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Pareto Charts

For a consumer product for which the causes of poor quality have been identified as follows:

b

For having a graphical overview of the frequency and the overall impact of the different problems, Pareto diagrams are used. It is easy to associate the most serious fault with the most frequent offender. The principle or rule where Pareto charts are based is that 80% of the problems incurred are caused by 20% of the sources (Juran’s (1988) “vital few, trivial many”). Therefore, focusing in this few problem sources, the vast majority of the problems can be solved, and, usually, some other small problems are usually associated with these (big affairs) groups. Dale, B.G. (1999)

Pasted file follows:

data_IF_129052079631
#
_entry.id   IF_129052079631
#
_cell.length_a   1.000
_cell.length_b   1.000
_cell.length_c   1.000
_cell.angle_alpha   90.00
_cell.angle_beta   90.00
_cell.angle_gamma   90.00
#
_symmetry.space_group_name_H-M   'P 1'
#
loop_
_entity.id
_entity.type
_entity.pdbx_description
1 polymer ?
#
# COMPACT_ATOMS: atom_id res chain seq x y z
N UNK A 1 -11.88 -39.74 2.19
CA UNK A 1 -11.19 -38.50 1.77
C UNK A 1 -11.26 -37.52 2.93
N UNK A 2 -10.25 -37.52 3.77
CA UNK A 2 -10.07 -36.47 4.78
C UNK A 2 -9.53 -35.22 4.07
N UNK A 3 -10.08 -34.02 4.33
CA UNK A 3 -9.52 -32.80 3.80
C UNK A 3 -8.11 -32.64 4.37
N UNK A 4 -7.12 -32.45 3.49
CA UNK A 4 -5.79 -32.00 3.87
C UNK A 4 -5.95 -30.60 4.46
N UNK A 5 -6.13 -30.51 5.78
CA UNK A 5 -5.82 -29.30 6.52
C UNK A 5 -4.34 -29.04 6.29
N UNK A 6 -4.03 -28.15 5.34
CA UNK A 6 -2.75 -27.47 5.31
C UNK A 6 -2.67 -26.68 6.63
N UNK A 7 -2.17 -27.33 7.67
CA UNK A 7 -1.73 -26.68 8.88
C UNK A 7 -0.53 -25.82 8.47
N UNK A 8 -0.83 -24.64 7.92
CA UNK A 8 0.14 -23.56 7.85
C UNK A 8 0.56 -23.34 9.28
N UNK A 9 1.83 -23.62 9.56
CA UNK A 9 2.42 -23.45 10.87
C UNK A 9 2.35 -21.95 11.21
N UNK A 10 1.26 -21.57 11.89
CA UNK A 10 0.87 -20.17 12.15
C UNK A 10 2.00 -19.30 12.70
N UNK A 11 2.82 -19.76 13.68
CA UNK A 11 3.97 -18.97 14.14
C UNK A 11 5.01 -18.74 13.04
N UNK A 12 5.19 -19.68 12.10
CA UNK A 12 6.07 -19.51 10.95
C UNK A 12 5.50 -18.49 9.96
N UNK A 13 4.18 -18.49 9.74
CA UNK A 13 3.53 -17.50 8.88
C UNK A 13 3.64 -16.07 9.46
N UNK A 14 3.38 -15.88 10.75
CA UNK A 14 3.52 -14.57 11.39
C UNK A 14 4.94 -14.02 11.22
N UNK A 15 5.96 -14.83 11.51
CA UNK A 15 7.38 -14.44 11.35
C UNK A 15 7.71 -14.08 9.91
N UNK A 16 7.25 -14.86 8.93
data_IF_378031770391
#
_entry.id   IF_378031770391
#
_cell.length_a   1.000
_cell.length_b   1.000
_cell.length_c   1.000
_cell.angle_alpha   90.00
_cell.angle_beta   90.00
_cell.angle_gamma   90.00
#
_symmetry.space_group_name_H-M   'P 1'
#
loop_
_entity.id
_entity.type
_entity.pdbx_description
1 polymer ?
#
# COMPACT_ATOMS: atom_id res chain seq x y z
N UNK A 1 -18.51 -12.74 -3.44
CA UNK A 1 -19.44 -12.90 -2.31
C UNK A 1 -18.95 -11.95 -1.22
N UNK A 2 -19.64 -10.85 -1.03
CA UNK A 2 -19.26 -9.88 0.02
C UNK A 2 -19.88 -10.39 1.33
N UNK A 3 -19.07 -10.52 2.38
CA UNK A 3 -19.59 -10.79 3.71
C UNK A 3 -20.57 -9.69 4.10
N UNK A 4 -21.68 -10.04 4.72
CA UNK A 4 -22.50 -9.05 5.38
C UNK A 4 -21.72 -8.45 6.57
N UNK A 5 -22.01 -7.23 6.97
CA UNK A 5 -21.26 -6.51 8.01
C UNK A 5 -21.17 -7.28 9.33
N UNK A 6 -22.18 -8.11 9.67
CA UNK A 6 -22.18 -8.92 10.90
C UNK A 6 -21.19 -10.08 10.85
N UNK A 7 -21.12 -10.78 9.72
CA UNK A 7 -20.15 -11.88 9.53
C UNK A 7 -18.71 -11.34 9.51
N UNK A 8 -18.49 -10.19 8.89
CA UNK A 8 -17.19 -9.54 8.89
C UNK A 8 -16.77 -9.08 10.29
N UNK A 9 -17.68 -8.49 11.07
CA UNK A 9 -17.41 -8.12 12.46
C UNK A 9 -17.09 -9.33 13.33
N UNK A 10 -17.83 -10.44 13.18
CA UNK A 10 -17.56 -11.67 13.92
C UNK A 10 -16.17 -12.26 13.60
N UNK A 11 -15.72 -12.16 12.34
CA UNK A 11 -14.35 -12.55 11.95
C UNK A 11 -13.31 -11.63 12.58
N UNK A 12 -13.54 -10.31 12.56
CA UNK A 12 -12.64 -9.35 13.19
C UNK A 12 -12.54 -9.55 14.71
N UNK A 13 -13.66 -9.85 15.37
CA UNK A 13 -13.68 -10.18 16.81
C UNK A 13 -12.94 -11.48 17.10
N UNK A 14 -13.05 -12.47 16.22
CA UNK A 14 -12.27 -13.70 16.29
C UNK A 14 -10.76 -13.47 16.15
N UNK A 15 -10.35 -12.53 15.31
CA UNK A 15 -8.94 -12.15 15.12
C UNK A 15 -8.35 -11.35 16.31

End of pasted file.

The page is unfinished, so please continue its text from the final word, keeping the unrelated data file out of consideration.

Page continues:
Pareto chart where it can be seen the impact of the two first causes. Poor design and wrong part dimension are 2 of the 8 causes (20%) of obtaining poor quality.  These 2 causes together are generating 68.73% of the total number of defects.

Pareto chart where it can be seen the impact of the two first causes. Poor design and wrong part dimension are 2 of the 8 causes (20%) of obtaining poor quality. These 2 causes together are generating 68.73% of the total number of defects.

Thanks to the Pareto Chart, the main defect sources can be identified, and, efforts should be focus on improving this poor design and giving correct dimension to the parts. Very probably these causes are extremely connected with other defect causes as defective part assembly or surface abrasions. So, an improvement process reducing the impact of the 2 main causes will lead to an improvement and consequent defect reduction in some other secondary causes. In a meeting with the people in charge, the relation between these causes could be found out and discussed.

References:

  • Dale, B.G. (1999) Managing Quality. Third Edition. Blackwell Publishers Ltd, Oxford, UK
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